On January 15, 1951, Ilse Koch, wife of the commandant of the Buchenwald concentration camp, is sentenced to life imprisonment in a court in West Germany. Ilse Koch was nicknamed the "Witch of Buchenwald" for her sadistic treatment of prisoners.
Born in Dresden, Germany, Ilse, a librarian, married SS Colonel Karl Koch in 1936. Colonel Koch, a man with his own reputation for sadism, was the commandant of the Sashsenhausen concentration camp, two miles north of Berlin. He was transferred after three years to Buchenwald, which held a total of 20,000 slave laborers during the war. Ilse was given free reign throughout the camp, whipping prisoners with her riding crop as she rode by on her horse, forcing prisoners to have sex with her, and, most horrifying, collecting lampshades, book covers, and gloves made from the skin of tattooed camp prisoners. Karl Koch was arrested by his SS superiors for having gone too far. It seems he had a penchant for stealing even the belongings of wealthy, well-placed Germans. He was tried and executed in 1944. Ilse Koch was tried for crimes against humanity at Nuremberg and sentenced to life in prison, but the American military governor of the occupied zone subsequently reduced her sentence to four years. His reason, "lack of evidence," caused a Senate investigation back home. She was released but arrested again, tried by a West German court, and sentenced to life. She committed suicide in 1967.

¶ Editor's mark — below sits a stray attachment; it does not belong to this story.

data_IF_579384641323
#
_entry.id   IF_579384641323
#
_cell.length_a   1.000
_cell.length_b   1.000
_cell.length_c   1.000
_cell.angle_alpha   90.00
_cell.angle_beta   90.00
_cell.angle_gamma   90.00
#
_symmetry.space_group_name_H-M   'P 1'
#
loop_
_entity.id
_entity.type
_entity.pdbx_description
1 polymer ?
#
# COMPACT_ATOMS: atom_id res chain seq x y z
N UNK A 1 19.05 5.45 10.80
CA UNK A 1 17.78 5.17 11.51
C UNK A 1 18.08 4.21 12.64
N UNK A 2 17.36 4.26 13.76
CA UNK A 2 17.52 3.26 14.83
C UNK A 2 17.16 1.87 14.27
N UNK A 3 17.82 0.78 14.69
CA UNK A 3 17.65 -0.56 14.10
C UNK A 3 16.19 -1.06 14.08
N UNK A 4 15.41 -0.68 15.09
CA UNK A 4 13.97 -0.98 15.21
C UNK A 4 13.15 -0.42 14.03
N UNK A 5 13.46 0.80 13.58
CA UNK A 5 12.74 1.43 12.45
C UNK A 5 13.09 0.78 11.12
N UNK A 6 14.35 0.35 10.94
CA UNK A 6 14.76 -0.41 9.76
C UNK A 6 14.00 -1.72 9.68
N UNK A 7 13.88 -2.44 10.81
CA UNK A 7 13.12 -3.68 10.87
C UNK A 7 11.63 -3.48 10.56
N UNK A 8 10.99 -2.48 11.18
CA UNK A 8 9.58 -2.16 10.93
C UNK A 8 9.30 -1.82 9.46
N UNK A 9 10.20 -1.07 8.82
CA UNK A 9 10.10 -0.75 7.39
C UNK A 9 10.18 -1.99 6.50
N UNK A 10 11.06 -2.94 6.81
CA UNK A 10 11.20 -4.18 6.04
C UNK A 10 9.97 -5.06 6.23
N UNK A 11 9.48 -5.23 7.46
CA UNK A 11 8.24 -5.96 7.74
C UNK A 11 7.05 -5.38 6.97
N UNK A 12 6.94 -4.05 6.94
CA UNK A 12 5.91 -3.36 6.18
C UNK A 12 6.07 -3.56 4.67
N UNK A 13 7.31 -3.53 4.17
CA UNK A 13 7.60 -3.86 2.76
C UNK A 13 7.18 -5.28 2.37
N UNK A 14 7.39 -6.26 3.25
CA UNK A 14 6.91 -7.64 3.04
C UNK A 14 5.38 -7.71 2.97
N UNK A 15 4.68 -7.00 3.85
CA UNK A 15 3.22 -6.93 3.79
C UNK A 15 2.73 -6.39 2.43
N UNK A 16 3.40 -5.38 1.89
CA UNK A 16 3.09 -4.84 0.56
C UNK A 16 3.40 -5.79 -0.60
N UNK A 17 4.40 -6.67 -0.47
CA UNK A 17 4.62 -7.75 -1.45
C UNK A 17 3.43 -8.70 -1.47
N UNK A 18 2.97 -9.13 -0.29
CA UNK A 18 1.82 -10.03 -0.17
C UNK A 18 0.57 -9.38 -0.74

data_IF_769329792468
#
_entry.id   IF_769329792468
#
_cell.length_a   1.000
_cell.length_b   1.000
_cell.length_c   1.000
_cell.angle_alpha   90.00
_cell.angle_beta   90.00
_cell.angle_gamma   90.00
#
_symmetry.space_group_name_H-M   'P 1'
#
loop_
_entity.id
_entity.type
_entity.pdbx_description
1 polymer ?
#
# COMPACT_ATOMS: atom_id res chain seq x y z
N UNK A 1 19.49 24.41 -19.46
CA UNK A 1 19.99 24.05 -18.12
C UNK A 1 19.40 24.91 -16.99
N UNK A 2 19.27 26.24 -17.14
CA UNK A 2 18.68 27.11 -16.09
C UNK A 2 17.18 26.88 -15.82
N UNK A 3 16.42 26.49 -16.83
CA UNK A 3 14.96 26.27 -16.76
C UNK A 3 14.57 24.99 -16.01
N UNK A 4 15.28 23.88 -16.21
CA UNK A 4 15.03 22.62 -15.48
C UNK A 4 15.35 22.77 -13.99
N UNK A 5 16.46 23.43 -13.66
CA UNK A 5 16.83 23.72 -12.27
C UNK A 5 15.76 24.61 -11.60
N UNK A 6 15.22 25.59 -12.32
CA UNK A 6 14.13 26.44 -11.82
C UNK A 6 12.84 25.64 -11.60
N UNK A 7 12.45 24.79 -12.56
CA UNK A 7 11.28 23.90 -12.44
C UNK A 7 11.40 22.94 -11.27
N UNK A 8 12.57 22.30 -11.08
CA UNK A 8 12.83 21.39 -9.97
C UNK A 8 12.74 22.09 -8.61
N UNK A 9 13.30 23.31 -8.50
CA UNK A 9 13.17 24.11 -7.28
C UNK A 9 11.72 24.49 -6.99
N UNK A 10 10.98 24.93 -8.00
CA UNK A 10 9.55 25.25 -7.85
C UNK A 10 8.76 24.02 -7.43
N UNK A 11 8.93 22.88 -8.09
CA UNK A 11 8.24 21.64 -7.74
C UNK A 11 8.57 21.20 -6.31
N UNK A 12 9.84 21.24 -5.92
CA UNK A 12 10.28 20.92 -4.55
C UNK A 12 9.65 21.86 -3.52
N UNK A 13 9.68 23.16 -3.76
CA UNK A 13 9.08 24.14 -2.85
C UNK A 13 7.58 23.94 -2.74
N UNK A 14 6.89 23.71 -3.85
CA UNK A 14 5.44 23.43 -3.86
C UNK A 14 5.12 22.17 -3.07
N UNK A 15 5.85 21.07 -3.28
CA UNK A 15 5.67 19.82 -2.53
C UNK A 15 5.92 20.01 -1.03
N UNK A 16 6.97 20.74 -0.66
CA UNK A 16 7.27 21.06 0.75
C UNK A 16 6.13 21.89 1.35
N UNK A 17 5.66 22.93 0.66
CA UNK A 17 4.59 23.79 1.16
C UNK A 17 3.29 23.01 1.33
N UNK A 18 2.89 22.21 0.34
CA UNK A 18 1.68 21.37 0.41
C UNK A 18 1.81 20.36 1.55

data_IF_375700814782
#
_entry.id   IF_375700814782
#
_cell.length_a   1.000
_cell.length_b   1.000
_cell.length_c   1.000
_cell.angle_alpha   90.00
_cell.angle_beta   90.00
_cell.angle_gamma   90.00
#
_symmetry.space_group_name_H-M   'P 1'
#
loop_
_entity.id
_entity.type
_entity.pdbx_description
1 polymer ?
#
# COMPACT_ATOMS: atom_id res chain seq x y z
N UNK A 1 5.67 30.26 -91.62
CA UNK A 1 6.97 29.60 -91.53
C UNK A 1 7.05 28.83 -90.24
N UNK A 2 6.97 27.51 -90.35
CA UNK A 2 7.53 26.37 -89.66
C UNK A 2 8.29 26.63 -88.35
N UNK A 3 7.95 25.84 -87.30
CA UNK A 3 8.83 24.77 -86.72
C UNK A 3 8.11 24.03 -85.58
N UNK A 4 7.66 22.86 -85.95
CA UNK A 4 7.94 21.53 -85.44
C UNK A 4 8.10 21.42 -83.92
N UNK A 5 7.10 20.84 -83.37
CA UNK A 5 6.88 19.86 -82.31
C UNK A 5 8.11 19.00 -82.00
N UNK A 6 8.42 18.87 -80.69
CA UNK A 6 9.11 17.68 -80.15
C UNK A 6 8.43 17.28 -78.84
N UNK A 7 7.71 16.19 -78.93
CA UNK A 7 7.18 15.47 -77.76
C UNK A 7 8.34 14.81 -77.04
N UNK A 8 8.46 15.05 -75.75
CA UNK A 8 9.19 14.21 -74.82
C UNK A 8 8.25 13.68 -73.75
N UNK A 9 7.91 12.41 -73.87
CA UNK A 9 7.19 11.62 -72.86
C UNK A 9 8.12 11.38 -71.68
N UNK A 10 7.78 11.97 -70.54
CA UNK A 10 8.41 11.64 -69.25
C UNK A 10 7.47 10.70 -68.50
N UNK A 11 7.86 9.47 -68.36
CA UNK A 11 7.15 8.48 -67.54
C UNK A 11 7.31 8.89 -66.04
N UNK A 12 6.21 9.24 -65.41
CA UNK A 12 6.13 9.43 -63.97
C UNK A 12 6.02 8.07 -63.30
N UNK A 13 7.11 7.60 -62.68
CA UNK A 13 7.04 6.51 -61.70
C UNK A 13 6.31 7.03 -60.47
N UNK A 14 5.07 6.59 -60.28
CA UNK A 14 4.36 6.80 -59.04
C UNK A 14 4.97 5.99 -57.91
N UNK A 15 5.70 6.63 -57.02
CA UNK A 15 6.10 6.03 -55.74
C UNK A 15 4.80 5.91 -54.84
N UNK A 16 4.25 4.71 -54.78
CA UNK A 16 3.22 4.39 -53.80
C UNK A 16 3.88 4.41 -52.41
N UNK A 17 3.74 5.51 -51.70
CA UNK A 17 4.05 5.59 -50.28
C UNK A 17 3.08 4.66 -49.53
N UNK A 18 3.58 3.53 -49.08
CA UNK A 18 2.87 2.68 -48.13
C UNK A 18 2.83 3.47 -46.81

Michael Thomas Barry is the author of numerous books that include Murder and Mayhem 52 Crimes that Shocked Early California, 1849-1949. The book can be purchased at Amazon through the following link: